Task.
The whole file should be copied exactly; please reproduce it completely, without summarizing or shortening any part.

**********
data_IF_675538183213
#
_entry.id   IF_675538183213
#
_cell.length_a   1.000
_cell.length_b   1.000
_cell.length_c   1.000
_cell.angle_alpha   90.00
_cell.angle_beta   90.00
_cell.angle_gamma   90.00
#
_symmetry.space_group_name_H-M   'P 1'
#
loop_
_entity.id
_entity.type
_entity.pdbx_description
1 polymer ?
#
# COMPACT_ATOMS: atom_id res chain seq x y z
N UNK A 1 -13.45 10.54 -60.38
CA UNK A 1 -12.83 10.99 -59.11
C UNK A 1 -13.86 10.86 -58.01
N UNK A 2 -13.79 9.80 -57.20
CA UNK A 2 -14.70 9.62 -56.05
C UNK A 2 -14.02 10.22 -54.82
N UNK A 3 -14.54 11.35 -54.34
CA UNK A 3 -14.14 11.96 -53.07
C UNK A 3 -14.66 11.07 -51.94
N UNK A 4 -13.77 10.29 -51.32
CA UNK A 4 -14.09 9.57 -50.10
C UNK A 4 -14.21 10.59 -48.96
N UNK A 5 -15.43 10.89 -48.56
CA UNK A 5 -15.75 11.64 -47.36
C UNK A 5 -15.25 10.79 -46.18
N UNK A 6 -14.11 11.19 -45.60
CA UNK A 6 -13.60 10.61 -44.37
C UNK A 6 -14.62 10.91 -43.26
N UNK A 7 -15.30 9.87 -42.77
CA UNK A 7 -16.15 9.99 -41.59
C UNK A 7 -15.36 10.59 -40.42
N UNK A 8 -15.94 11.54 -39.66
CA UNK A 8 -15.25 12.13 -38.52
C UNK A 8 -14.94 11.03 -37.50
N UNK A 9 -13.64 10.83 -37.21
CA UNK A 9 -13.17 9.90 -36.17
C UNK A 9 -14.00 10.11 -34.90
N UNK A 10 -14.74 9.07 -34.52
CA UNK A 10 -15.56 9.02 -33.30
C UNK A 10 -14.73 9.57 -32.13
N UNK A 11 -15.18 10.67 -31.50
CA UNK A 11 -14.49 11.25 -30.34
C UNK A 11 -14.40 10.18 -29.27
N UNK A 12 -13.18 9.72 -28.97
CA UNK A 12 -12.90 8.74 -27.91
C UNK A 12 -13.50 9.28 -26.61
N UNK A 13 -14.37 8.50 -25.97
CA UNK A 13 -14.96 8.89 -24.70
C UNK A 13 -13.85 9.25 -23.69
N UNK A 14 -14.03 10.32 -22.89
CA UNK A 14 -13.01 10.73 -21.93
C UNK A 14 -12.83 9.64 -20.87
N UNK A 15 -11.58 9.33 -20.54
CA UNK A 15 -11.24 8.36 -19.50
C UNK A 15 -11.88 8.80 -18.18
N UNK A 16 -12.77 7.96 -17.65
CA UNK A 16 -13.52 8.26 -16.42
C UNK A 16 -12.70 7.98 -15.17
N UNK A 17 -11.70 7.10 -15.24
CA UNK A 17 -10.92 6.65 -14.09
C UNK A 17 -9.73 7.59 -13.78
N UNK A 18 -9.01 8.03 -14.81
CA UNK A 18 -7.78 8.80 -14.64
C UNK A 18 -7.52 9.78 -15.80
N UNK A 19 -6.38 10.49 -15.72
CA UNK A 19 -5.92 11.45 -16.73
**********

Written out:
data_IF_675538183213
#
_entry.id   IF_675538183213
#
_cell.length_a   1.000
_cell.length_b   1.000
_cell.length_c   1.000
_cell.angle_alpha   90.00
_cell.angle_beta   90.00
_cell.angle_gamma   90.00
#
_symmetry.space_group_name_H-M   'P 1'
#
loop_
_entity.id
_entity.type
_entity.pdbx_description
1 polymer ?
#
# COMPACT_ATOMS: atom_id res chain seq x y z
N UNK A 1 -13.45 10.54 -60.38
CA UNK A 1 -12.83 10.99 -59.11
C UNK A 1 -13.86 10.86 -58.01
N UNK A 2 -13.79 9.80 -57.20
CA UNK A 2 -14.70 9.62 -56.05
C UNK A 2 -14.02 10.22 -54.82
N UNK A 3 -14.54 11.35 -54.34
CA UNK A 3 -14.14 11.96 -53.07
C UNK A 3 -14.66 11.07 -51.94
N UNK A 4 -13.77 10.29 -51.32
CA UNK A 4 -14.09 9.57 -50.10
C UNK A 4 -14.21 10.59 -48.96
N UNK A 5 -15.43 10.89 -48.56
CA UNK A 5 -15.75 11.64 -47.36
C UNK A 5 -15.25 10.79 -46.18
N UNK A 6 -14.11 11.19 -45.60
CA UNK A 6 -13.60 10.61 -44.37
C UNK A 6 -14.62 10.91 -43.26
N UNK A 7 -15.30 9.87 -42.77
CA UNK A 7 -16.15 9.99 -41.59
C UNK A 7 -15.36 10.59 -40.42
N UNK A 8 -15.94 11.54 -39.66
CA UNK A 8 -15.25 12.13 -38.52
C UNK A 8 -14.94 11.03 -37.50
N UNK A 9 -13.64 10.83 -37.21
CA UNK A 9 -13.17 9.90 -36.17
C UNK A 9 -14.00 10.11 -34.90
N UNK A 10 -14.74 9.07 -34.52
CA UNK A 10 -15.56 9.02 -33.30
C UNK A 10 -14.73 9.57 -32.13
N UNK A 11 -15.18 10.67 -31.50
CA UNK A 11 -14.49 11.25 -30.34
C UNK A 11 -14.40 10.18 -29.27
N UNK A 12 -13.18 9.72 -28.97
CA UNK A 12 -12.90 8.74 -27.91
C UNK A 12 -13.50 9.28 -26.61
N UNK A 13 -14.37 8.50 -25.97
CA UNK A 13 -14.96 8.89 -24.70
C UNK A 13 -13.85 9.25 -23.69
N UNK A 14 -14.03 10.32 -22.89
CA UNK A 14 -13.01 10.73 -21.93
C UNK A 14 -12.83 9.64 -20.87
N UNK A 15 -11.58 9.33 -20.54
CA UNK A 15 -11.24 8.36 -19.50
C UNK A 15 -11.88 8.80 -18.18
N UNK A 16 -12.77 7.96 -17.65
CA UNK A 16 -13.52 8.26 -16.42
C UNK A 16 -12.70 7.98 -15.17
N UNK A 17 -11.70 7.10 -15.24
CA UNK A 17 -10.92 6.65 -14.09
C UNK A 17 -9.73 7.59 -13.78
N UNK A 18 -9.01 8.03 -14.81
CA UNK A 18 -7.78 8.80 -14.64
C UNK A 18 -7.52 9.78 -15.80
N UNK A 19 -6.38 10.49 -15.72
CA UNK A 19 -5.92 11.45 -16.73